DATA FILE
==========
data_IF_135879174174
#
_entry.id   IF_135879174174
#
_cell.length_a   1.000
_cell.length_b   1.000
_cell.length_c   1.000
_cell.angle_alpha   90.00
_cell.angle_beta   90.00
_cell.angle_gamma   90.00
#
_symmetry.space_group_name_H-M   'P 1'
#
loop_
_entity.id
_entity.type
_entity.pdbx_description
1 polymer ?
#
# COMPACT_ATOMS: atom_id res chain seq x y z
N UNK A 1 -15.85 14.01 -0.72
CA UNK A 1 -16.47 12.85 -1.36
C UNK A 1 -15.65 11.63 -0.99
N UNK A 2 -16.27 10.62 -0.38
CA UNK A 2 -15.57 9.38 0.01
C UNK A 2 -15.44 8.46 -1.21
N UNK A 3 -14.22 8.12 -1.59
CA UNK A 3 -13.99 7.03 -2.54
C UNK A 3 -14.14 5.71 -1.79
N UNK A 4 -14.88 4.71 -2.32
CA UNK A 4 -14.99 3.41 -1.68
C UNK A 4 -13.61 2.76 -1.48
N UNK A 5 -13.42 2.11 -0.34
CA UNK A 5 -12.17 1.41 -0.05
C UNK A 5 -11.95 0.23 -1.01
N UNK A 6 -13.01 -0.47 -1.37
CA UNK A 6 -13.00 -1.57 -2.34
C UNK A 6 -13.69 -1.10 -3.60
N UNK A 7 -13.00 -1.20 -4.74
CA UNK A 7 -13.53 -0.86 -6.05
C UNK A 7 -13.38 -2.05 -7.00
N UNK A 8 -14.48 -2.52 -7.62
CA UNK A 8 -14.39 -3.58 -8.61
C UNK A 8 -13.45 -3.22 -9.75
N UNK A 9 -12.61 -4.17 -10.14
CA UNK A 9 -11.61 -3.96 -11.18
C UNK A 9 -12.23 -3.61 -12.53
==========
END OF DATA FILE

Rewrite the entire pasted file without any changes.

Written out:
data_IF_135879174174
#
_entry.id   IF_135879174174
#
_cell.length_a   1.000
_cell.length_b   1.000
_cell.length_c   1.000
_cell.angle_alpha   90.00
_cell.angle_beta   90.00
_cell.angle_gamma   90.00
#
_symmetry.space_group_name_H-M   'P 1'
#
loop_
_entity.id
_entity.type
_entity.pdbx_description
1 polymer ?
#
# COMPACT_ATOMS: atom_id res chain seq x y z
N UNK A 1 -15.85 14.01 -0.72
CA UNK A 1 -16.47 12.85 -1.36
C UNK A 1 -15.65 11.63 -0.99
N UNK A 2 -16.27 10.62 -0.38
CA UNK A 2 -15.57 9.38 0.01
C UNK A 2 -15.44 8.46 -1.21
N UNK A 3 -14.22 8.12 -1.59
CA UNK A 3 -13.99 7.03 -2.54
C UNK A 3 -14.14 5.71 -1.79
N UNK A 4 -14.88 4.71 -2.32
CA UNK A 4 -14.99 3.41 -1.68
C UNK A 4 -13.61 2.76 -1.48
N UNK A 5 -13.42 2.11 -0.34
CA UNK A 5 -12.17 1.41 -0.05
C UNK A 5 -11.95 0.23 -1.01
N UNK A 6 -13.01 -0.47 -1.37
CA UNK A 6 -13.00 -1.57 -2.34
C UNK A 6 -13.69 -1.10 -3.60
N UNK A 7 -13.00 -1.20 -4.74
CA UNK A 7 -13.53 -0.86 -6.05
C UNK A 7 -13.38 -2.05 -7.00
N UNK A 8 -14.48 -2.52 -7.62
CA UNK A 8 -14.39 -3.58 -8.61
C UNK A 8 -13.45 -3.22 -9.75
N UNK A 9 -12.61 -4.17 -10.14
CA UNK A 9 -11.61 -3.96 -11.18
C UNK A 9 -12.23 -3.61 -12.53